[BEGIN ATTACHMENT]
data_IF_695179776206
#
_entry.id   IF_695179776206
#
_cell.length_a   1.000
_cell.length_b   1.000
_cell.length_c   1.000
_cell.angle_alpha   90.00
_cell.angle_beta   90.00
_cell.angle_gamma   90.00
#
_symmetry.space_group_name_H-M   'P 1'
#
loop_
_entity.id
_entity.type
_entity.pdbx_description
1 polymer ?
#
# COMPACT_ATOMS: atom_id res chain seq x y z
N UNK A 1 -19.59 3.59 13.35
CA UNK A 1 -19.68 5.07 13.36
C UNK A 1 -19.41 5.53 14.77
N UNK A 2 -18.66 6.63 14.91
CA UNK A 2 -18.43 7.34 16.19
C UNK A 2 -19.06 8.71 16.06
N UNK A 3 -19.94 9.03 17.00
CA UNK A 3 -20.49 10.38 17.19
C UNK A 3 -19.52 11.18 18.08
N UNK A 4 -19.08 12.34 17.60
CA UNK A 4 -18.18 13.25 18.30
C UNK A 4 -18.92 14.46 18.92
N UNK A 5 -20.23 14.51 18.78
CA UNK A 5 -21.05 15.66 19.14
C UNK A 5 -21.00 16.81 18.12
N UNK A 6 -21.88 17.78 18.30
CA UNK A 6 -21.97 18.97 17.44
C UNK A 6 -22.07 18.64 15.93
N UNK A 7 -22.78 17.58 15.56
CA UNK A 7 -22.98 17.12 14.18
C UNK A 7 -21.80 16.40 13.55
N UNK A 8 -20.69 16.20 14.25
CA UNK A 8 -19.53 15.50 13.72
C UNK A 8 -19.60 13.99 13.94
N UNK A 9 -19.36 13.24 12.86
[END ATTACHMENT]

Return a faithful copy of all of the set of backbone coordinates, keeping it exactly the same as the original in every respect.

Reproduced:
data_IF_695179776206
#
_entry.id   IF_695179776206
#
_cell.length_a   1.000
_cell.length_b   1.000
_cell.length_c   1.000
_cell.angle_alpha   90.00
_cell.angle_beta   90.00
_cell.angle_gamma   90.00
#
_symmetry.space_group_name_H-M   'P 1'
#
loop_
_entity.id
_entity.type
_entity.pdbx_description
1 polymer ?
#
# COMPACT_ATOMS: atom_id res chain seq x y z
N UNK A 1 -19.59 3.59 13.35
CA UNK A 1 -19.68 5.07 13.36
C UNK A 1 -19.41 5.53 14.77
N UNK A 2 -18.66 6.63 14.91
CA UNK A 2 -18.43 7.34 16.19
C UNK A 2 -19.06 8.71 16.06
N UNK A 3 -19.94 9.03 17.00
CA UNK A 3 -20.49 10.38 17.19
C UNK A 3 -19.52 11.18 18.08
N UNK A 4 -19.08 12.34 17.60
CA UNK A 4 -18.18 13.25 18.30
C UNK A 4 -18.92 14.46 18.92
N UNK A 5 -20.23 14.51 18.78
CA UNK A 5 -21.05 15.66 19.14
C UNK A 5 -21.00 16.81 18.12
N UNK A 6 -21.88 17.78 18.30
CA UNK A 6 -21.97 18.97 17.44
C UNK A 6 -22.07 18.64 15.93
N UNK A 7 -22.78 17.58 15.56
CA UNK A 7 -22.98 17.12 14.18
C UNK A 7 -21.80 16.40 13.55
N UNK A 8 -20.69 16.20 14.25
CA UNK A 8 -19.53 15.50 13.72
C UNK A 8 -19.60 13.99 13.94
N UNK A 9 -19.36 13.24 12.86